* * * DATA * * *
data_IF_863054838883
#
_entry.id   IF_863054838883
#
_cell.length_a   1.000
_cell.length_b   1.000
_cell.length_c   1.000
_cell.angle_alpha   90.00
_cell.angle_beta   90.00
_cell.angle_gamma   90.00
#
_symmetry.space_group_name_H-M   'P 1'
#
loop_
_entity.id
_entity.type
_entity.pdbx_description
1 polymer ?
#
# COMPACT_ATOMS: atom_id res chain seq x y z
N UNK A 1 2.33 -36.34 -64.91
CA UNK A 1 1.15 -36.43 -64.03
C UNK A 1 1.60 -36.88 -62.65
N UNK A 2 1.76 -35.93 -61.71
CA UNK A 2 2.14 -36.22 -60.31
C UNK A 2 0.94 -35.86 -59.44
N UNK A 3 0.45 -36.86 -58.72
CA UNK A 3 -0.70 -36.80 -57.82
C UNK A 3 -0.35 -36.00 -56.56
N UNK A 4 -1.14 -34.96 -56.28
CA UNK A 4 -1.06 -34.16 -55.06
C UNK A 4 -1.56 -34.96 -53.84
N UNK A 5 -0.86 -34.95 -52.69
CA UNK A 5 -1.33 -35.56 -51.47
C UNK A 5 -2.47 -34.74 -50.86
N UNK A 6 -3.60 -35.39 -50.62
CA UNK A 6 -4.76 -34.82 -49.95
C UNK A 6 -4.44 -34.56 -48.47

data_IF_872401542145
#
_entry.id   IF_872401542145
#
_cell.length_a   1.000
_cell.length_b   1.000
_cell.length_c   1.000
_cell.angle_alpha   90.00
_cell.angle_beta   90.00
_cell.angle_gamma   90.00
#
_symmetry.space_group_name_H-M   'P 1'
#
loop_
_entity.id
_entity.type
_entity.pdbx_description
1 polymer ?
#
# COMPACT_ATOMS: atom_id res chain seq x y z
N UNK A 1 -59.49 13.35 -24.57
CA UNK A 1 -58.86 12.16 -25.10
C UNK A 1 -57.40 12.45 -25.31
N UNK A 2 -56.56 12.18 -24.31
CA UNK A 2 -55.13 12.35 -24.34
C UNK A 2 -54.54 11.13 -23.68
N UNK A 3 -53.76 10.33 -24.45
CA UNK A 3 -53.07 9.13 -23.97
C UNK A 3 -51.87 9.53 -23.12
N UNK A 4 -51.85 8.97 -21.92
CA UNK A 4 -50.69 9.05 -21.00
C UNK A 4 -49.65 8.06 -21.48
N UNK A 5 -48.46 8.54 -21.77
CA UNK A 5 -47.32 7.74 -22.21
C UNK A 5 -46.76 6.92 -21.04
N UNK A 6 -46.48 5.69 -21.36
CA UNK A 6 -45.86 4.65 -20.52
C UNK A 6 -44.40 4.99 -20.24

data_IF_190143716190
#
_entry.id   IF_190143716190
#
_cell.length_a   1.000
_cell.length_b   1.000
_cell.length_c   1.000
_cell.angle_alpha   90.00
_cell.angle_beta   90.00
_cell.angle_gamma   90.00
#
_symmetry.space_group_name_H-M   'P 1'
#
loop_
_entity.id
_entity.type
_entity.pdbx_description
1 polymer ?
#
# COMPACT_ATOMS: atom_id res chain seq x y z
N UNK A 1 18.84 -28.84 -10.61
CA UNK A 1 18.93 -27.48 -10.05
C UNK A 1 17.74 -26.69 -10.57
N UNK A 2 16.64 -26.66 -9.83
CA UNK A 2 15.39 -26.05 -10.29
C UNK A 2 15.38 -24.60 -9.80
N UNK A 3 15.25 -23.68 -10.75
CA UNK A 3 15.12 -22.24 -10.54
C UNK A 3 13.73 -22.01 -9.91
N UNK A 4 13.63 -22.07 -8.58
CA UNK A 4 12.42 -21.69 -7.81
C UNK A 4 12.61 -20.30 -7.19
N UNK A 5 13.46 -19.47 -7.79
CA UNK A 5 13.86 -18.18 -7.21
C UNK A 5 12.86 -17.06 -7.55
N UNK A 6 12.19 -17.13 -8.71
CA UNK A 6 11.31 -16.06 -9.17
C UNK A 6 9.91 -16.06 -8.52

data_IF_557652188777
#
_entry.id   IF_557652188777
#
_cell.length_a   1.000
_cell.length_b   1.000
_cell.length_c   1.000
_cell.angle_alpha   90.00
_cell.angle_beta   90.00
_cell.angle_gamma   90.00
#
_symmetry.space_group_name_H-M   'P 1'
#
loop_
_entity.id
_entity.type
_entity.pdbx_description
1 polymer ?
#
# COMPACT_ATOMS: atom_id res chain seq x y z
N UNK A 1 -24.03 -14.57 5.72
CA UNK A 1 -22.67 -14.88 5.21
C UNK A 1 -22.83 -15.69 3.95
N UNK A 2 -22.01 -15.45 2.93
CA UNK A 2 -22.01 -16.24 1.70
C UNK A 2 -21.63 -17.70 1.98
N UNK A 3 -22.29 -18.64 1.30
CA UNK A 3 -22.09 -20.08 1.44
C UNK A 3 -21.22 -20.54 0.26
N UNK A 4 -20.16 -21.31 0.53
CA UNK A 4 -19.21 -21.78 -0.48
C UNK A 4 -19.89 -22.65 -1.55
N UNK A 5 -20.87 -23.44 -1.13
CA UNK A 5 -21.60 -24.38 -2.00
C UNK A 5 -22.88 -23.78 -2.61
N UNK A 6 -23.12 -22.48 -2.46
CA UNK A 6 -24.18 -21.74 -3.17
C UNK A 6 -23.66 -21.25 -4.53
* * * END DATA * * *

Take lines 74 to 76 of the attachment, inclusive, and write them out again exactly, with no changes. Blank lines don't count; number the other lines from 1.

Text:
N UNK A 6 -46.48 5.69 -21.36
CA UNK A 6 -45.86 4.65 -20.52
C UNK A 6 -44.40 4.99 -20.24